Harding et al. (2001) showed that waveform-based vegetation height profiles retrieved from an airborne platform were similar, in several forests, to coincident OPQ height profiles obtained from the ground, when both were corrected for occlusion. However, because LIDAR systems do not easily distinguish leaves from other surfaces (Radtke & Bolstad 2001; Lefsky et al. 2002) the derived vertical profile is termed a canopy height profile (CHP), in contrast with the FHP described by MacArthur & Horn (1969). By analogy with terminology for foliar structure (Parker 1995), the height profile of the complete surface area is denoted C(h), and its sum over all heights is the canopy area index, CAI.

Discrete-return LIDAR systems measure the distances to one or a few surfaces in a small diameter spot from which the backscattered laser energy exceeds a detection threshold. They are most commonly employed in terrain mapping (Baltsavius 1999) but have also been used in research on vegetation canopies (Nelson, Krabill & Tonelli 1988; Ritchie et al. 1993; Parker & Russ 2004). Airborne LIDAR systems that record the range to the first and/or last intercepted surface have been utilized to determine the height of vegetation and the topography of the outer canopy surface (Nelson, Krabill & Tonelli 1988; Ritchie et al. 1993; Nilsson 1996; Magnussen, Eggermont & LaRiccia 1999; Naesset & Bjerknes 2001). However, the relatively large diameter laser beam, typically 0·5–1 m, in these studies means that, for closed canopies, the laser pulse is intercepted by vegetation at or near the outer canopy surface, with few observations on the internal organization of the canopy. Discrete-return LIDAR systems that distinguish multiple (as many as five) targets per laser pulse are now in use commercially. Although these have the potential to characterize better the distribution of surface area within the canopy, that capability has not yet been demonstrated. LIDAR systems with very closely spaced small footprints (e.g. 0·1 m), typically deployed on helicopters, can range through small gaps, yielding a distribution of first intercepts that more completely samples surface area throughout the canopy (Blair & Hofton 1999).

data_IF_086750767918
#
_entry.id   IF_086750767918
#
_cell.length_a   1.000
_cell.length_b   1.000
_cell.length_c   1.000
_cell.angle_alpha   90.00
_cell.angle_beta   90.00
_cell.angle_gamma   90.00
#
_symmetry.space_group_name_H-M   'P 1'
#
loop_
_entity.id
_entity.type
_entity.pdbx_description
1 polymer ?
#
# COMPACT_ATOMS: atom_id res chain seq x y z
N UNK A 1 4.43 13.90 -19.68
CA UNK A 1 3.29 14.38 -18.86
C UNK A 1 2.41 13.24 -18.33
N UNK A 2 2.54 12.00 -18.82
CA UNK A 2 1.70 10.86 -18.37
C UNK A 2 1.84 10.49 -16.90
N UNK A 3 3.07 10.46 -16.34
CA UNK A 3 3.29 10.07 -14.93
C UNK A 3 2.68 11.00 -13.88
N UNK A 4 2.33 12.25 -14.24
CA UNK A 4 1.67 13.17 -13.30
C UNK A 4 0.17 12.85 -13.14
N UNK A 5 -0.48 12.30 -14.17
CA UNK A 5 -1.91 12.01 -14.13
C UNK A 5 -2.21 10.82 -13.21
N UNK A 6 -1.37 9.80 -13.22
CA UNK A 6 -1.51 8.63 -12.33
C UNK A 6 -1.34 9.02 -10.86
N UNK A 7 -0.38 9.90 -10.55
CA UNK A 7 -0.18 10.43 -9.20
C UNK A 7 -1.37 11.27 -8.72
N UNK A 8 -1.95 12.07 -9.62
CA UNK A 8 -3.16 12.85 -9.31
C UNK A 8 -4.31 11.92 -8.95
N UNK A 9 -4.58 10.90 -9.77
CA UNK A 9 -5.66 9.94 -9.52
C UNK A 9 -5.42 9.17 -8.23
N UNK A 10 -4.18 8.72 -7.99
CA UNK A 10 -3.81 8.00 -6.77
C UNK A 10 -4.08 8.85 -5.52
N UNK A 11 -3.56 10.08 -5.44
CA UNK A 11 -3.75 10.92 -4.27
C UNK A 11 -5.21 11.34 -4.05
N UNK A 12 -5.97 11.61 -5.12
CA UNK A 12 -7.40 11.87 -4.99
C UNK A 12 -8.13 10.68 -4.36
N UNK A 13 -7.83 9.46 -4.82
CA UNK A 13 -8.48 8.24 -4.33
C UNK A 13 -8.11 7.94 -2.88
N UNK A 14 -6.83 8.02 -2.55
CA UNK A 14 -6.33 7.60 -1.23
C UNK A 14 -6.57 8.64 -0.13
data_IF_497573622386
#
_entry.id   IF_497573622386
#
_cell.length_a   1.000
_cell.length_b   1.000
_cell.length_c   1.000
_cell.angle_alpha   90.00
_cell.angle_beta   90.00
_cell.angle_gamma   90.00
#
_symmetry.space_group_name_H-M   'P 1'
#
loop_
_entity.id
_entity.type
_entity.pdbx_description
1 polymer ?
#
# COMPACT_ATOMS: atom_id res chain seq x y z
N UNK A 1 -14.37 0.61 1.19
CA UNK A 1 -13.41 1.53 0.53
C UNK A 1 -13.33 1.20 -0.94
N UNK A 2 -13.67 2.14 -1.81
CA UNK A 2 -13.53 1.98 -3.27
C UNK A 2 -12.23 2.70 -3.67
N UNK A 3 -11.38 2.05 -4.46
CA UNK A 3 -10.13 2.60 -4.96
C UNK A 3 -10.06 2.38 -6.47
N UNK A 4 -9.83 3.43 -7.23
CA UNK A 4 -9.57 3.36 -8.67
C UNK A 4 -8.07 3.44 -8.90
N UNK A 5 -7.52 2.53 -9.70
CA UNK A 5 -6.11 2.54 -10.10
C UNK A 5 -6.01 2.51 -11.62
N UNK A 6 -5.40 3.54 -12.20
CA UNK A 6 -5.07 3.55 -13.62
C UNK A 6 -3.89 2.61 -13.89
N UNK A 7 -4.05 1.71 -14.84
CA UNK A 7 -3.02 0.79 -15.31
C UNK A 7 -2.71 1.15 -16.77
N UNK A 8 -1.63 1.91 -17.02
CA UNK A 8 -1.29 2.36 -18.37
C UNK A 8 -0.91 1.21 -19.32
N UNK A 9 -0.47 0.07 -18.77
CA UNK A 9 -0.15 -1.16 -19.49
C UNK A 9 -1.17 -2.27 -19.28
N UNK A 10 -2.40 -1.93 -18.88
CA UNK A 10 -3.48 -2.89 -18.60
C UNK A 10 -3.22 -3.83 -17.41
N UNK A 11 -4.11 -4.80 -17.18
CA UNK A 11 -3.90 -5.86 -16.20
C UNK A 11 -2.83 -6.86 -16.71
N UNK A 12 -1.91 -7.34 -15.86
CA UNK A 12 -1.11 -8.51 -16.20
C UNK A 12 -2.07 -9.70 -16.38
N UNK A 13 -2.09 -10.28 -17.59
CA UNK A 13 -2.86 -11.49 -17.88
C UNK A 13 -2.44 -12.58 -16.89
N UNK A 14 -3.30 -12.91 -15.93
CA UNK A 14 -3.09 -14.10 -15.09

Several limitations hinder the utility of airborne and space-based LIDAR systems for investigations of canopy structure. For typical airborne systems, the costs for instrument deployment and data acquisition and processing are high, making studies of small areas impractical, and frequent, repeated measurements to observe temporal variations are prohibitively expensive. Data from the NASA satellite-based systems, while available at no cost, are limited in geographical and temporal coverage and of low spatial resolution.

A variety of ground-based LIDAR systems can acquire ranges for angles in two dimensions. For example, Vanderbilt (1985) studied the geometry of a row crop with a scanning system. Tanaka, Yamaguchi & Takeda (1998) reconstructed 3-dimensional forest geometries by triangulation using images of the planar trace of a visible laser beam intercepting canopy elements. However, such instruments are generally not portable and often have a limited range.